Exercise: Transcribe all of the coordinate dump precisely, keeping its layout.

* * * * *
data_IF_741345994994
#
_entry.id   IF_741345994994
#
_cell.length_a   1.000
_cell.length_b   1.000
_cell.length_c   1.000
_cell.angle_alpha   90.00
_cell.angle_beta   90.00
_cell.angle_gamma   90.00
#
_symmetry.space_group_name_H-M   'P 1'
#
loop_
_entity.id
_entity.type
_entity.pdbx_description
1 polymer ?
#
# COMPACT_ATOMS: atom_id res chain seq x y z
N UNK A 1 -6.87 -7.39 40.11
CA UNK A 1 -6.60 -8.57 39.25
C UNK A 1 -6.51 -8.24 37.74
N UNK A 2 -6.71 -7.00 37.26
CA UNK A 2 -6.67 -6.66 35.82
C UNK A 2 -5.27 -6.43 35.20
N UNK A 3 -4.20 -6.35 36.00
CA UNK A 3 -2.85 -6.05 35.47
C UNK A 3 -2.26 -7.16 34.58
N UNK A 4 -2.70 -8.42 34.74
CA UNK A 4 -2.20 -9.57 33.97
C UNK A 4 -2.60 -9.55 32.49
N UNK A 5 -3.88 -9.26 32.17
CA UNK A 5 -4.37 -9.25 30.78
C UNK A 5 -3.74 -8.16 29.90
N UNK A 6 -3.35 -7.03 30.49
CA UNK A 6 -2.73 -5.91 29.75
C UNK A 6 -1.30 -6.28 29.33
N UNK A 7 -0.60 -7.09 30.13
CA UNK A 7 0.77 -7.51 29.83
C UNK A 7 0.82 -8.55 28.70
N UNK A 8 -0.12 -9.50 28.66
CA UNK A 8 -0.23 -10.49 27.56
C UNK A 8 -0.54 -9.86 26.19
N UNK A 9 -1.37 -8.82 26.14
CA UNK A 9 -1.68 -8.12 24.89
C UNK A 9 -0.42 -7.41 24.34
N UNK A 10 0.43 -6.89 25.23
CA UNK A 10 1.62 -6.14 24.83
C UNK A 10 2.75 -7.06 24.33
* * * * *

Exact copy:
data_IF_741345994994
#
_entry.id   IF_741345994994
#
_cell.length_a   1.000
_cell.length_b   1.000
_cell.length_c   1.000
_cell.angle_alpha   90.00
_cell.angle_beta   90.00
_cell.angle_gamma   90.00
#
_symmetry.space_group_name_H-M   'P 1'
#
loop_
_entity.id
_entity.type
_entity.pdbx_description
1 polymer ?
#
# COMPACT_ATOMS: atom_id res chain seq x y z
N UNK A 1 -6.87 -7.39 40.11
CA UNK A 1 -6.60 -8.57 39.25
C UNK A 1 -6.51 -8.24 37.74
N UNK A 2 -6.71 -7.00 37.26
CA UNK A 2 -6.67 -6.66 35.82
C UNK A 2 -5.27 -6.43 35.20
N UNK A 3 -4.20 -6.35 36.00
CA UNK A 3 -2.85 -6.05 35.47
C UNK A 3 -2.26 -7.16 34.58
N UNK A 4 -2.70 -8.42 34.74
CA UNK A 4 -2.20 -9.57 33.97
C UNK A 4 -2.60 -9.55 32.49
N UNK A 5 -3.88 -9.26 32.17
CA UNK A 5 -4.37 -9.25 30.78
C UNK A 5 -3.74 -8.16 29.90
N UNK A 6 -3.35 -7.03 30.49
CA UNK A 6 -2.73 -5.91 29.75
C UNK A 6 -1.30 -6.28 29.33
N UNK A 7 -0.60 -7.09 30.13
CA UNK A 7 0.77 -7.51 29.83
C UNK A 7 0.82 -8.55 28.70
N UNK A 8 -0.12 -9.50 28.66
CA UNK A 8 -0.23 -10.49 27.56
C UNK A 8 -0.54 -9.86 26.19
N UNK A 9 -1.37 -8.82 26.14
CA UNK A 9 -1.68 -8.12 24.89
C UNK A 9 -0.42 -7.41 24.34
N UNK A 10 0.43 -6.89 25.23
CA UNK A 10 1.62 -6.14 24.83
C UNK A 10 2.75 -7.06 24.33